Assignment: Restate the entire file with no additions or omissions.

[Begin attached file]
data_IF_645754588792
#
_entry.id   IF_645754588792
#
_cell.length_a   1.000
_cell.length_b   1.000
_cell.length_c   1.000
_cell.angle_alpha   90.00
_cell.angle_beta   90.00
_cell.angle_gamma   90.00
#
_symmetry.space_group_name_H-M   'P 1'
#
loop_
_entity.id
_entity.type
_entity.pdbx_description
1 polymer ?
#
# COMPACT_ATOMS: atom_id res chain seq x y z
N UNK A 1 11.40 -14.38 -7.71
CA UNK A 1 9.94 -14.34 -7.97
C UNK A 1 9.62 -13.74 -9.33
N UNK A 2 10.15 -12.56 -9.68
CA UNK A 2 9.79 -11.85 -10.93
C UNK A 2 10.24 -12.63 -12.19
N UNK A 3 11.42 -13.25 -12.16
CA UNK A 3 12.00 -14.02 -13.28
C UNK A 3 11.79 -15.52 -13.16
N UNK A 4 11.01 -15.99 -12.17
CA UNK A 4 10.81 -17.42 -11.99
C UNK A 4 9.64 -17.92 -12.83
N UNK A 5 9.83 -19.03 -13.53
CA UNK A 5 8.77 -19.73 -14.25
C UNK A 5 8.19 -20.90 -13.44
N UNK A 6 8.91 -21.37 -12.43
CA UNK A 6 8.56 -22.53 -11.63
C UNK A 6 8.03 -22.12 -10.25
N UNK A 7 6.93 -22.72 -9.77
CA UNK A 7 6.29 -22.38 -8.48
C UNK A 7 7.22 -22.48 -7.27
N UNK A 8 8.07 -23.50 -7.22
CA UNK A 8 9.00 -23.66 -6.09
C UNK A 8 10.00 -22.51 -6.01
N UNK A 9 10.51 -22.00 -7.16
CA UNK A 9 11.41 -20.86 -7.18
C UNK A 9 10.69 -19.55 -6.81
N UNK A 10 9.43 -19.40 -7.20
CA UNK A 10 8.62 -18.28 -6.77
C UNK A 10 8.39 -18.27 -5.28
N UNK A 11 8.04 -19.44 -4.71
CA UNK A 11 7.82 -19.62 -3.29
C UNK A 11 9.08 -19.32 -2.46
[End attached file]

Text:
data_IF_645754588792
#
_entry.id   IF_645754588792
#
_cell.length_a   1.000
_cell.length_b   1.000
_cell.length_c   1.000
_cell.angle_alpha   90.00
_cell.angle_beta   90.00
_cell.angle_gamma   90.00
#
_symmetry.space_group_name_H-M   'P 1'
#
loop_
_entity.id
_entity.type
_entity.pdbx_description
1 polymer ?
#
# COMPACT_ATOMS: atom_id res chain seq x y z
N UNK A 1 11.40 -14.38 -7.71
CA UNK A 1 9.94 -14.34 -7.97
C UNK A 1 9.62 -13.74 -9.33
N UNK A 2 10.15 -12.56 -9.68
CA UNK A 2 9.79 -11.85 -10.93
C UNK A 2 10.24 -12.63 -12.19
N UNK A 3 11.42 -13.25 -12.16
CA UNK A 3 12.00 -14.02 -13.28
C UNK A 3 11.79 -15.52 -13.16
N UNK A 4 11.01 -15.99 -12.17
CA UNK A 4 10.81 -17.42 -11.99
C UNK A 4 9.64 -17.92 -12.83
N UNK A 5 9.83 -19.03 -13.53
CA UNK A 5 8.77 -19.73 -14.25
C UNK A 5 8.19 -20.90 -13.44
N UNK A 6 8.91 -21.37 -12.43
CA UNK A 6 8.56 -22.53 -11.63
C UNK A 6 8.03 -22.12 -10.25
N UNK A 7 6.93 -22.72 -9.77
CA UNK A 7 6.29 -22.38 -8.48
C UNK A 7 7.22 -22.48 -7.27
N UNK A 8 8.07 -23.50 -7.22
CA UNK A 8 9.00 -23.66 -6.09
C UNK A 8 10.00 -22.51 -6.01
N UNK A 9 10.51 -22.00 -7.16
CA UNK A 9 11.41 -20.86 -7.18
C UNK A 9 10.69 -19.55 -6.81
N UNK A 10 9.43 -19.40 -7.20
CA UNK A 10 8.62 -18.28 -6.77
C UNK A 10 8.39 -18.27 -5.28
N UNK A 11 8.04 -19.44 -4.71
CA UNK A 11 7.82 -19.62 -3.29
C UNK A 11 9.08 -19.32 -2.46